"...the conduct and support of biomedical, social and behavioral research, training, health information dissemination, and other programs with respect to the aging process and the diseases and other special problems and needs of the aged."
Research on Aging Act of 1974, as amended in 1990 by P.L. 101-557
Age is the major risk factor for cardiovascular disease. Heart disease and stroke incidence rises steeply after age 65, accounting for more than 40 percent of all deaths among people age 65 to 74 and almost 60 percent at age 85 and above. People age 65 and older are much more likely than younger people to suffer a heart attack, to have a stroke, or to develop coronary heart disease and high blood pressure leading to heart failure. Cardiovascular disease is also a major cause of disability, limiting the activity and eroding the quality of life of millions of older people each year. The cost of these diseases to the Nation is in the billions of dollars.
To understand why aging is so closely linked to cardiovascular disease, and ultimately to understand the causes and develop cures for this group of diseases, it is essential to understand what is happening in the heart and arteries during normal aging—aging in the absence of disease. This understanding has moved forward dramatically in the past 30 years. The purpose of this booklet is to tell the story of this progress, describe some of the most important findings, and give a sense of what may lie ahead.
While we know a great deal about cardiovascular disease and its risk factors, new areas of research are beginning to shed further light on the link between aging and the development and course of the disease. For instance, scientists at the National Institute on Aging (NIA) are paying special attention to certain age-related changes that occur in the arteries and their influence on cardiac function.Many of these changes, once considered a normal part of aging, may put people at increased risk for cardiovascular disease.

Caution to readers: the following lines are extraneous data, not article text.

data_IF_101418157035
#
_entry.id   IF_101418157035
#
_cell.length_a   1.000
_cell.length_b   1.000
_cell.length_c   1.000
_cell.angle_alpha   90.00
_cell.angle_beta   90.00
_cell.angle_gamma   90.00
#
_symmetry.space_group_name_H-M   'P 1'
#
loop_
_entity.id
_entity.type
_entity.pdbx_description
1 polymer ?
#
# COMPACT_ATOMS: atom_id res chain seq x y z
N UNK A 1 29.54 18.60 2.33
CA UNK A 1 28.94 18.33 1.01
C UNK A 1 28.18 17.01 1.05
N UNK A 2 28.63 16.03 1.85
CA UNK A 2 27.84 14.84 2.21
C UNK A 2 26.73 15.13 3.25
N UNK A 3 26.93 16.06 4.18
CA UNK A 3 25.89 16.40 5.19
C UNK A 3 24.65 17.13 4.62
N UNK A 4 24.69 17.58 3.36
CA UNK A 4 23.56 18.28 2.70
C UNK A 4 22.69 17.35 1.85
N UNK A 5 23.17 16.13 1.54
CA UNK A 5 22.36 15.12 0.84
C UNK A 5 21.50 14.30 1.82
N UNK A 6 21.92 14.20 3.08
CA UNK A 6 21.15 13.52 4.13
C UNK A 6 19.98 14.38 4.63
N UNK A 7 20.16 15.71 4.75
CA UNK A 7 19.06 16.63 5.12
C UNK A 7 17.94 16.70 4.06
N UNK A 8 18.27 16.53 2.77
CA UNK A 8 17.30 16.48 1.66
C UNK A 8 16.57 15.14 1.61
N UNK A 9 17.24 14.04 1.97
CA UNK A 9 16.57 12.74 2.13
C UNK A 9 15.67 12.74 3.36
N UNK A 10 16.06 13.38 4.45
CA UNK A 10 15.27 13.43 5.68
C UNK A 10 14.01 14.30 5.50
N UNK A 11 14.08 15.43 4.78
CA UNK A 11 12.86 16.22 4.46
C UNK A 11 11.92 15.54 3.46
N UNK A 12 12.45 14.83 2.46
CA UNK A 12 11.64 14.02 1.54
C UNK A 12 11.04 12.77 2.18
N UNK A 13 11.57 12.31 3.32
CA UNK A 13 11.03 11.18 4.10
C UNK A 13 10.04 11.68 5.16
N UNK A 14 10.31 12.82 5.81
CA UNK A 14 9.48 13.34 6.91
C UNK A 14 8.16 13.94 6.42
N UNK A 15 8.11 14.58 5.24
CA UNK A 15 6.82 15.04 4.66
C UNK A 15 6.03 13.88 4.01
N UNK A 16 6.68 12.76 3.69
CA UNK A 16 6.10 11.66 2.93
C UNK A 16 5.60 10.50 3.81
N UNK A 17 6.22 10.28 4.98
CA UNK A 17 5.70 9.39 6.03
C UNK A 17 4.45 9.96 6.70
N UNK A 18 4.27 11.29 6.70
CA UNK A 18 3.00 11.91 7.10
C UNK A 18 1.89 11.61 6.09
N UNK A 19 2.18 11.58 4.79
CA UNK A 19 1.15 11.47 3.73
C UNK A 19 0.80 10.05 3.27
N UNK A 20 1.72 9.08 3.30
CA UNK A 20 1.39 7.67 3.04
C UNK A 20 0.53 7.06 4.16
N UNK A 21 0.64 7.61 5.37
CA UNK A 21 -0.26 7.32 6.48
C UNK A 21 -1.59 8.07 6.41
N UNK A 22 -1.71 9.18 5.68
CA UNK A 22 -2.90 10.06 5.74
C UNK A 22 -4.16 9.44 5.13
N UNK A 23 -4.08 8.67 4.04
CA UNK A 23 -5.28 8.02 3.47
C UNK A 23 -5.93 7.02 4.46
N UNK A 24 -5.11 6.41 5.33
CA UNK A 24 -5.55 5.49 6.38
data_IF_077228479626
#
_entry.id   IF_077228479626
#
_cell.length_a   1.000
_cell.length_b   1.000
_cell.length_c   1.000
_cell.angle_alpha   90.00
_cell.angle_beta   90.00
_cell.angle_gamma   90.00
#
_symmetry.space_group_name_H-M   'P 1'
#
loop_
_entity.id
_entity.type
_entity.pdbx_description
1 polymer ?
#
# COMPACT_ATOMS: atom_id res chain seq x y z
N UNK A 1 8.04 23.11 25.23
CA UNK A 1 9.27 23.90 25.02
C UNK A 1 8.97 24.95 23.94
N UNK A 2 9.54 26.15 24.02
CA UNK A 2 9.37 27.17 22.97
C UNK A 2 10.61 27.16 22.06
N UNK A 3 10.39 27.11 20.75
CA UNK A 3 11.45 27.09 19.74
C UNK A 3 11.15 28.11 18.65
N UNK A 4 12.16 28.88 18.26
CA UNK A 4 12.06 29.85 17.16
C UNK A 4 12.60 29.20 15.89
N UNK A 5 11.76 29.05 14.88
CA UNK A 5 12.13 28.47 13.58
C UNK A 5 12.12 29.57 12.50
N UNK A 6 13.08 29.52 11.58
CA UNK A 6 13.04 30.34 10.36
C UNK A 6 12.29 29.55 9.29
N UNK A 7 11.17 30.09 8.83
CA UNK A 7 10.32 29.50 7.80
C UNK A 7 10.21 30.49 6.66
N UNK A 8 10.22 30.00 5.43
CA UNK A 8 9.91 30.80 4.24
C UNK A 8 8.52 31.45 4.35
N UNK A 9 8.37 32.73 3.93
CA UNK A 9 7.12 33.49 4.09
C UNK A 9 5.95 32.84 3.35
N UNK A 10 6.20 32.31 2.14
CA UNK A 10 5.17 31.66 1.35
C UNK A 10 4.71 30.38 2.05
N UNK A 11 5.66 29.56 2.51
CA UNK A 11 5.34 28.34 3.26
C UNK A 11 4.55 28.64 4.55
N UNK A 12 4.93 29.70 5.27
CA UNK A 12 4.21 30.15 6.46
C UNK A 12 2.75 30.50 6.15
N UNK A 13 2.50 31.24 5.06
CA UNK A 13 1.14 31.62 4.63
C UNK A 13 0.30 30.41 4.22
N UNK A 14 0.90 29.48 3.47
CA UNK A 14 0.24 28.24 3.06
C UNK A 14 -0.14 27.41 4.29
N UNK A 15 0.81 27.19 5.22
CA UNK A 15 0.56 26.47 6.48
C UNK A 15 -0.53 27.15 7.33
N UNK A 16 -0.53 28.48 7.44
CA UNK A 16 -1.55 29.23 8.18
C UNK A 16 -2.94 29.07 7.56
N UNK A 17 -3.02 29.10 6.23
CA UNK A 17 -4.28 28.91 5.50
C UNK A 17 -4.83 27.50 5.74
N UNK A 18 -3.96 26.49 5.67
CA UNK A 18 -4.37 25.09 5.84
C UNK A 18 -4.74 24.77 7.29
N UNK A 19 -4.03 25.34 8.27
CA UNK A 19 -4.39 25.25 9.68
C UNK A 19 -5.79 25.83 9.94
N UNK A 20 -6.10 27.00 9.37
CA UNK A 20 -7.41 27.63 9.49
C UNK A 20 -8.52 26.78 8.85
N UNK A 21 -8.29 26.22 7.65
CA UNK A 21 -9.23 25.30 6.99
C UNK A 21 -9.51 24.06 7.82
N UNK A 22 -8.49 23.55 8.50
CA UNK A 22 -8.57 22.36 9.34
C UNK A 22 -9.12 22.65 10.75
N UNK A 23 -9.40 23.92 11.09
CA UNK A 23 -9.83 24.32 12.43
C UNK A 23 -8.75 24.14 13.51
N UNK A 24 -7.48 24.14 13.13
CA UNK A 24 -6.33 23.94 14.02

This and other compelling research on the aging heart and blood vessels takes place at many different research centers. A great deal of the work is being done by researchers in the Laboratory of Cardiovascular Science at the NIA or by NIA-funded scientists at other institutions. Others have worked at or been funded by the National Heart, Lung, and Blood Institute (NHLBI). NIA and NHLBI are two of 27 research institutes and centers at the National Institutes of Health, and their work is complementary. NIA research focuses on the effects of aging on the heart, blood vessels, and other parts of the body, while NHLBI works to understand the diseases and risk factors that affect the heart and blood vessels.
Both perspectives are bringing us closer to the possibility that heart disease and stroke will someday be defeated. Research on the basic biology of the aging cardiovascular system nurtures hope that we as a Nation need not accept the high rates of death and disability and the enormous health care costs imposed by cardiovascular disease among older people in our society.
Richard J. Hodes, MD, Director, National Institute on Aging
Publication Date: April 2005
Page Last Updated: October 17, 2013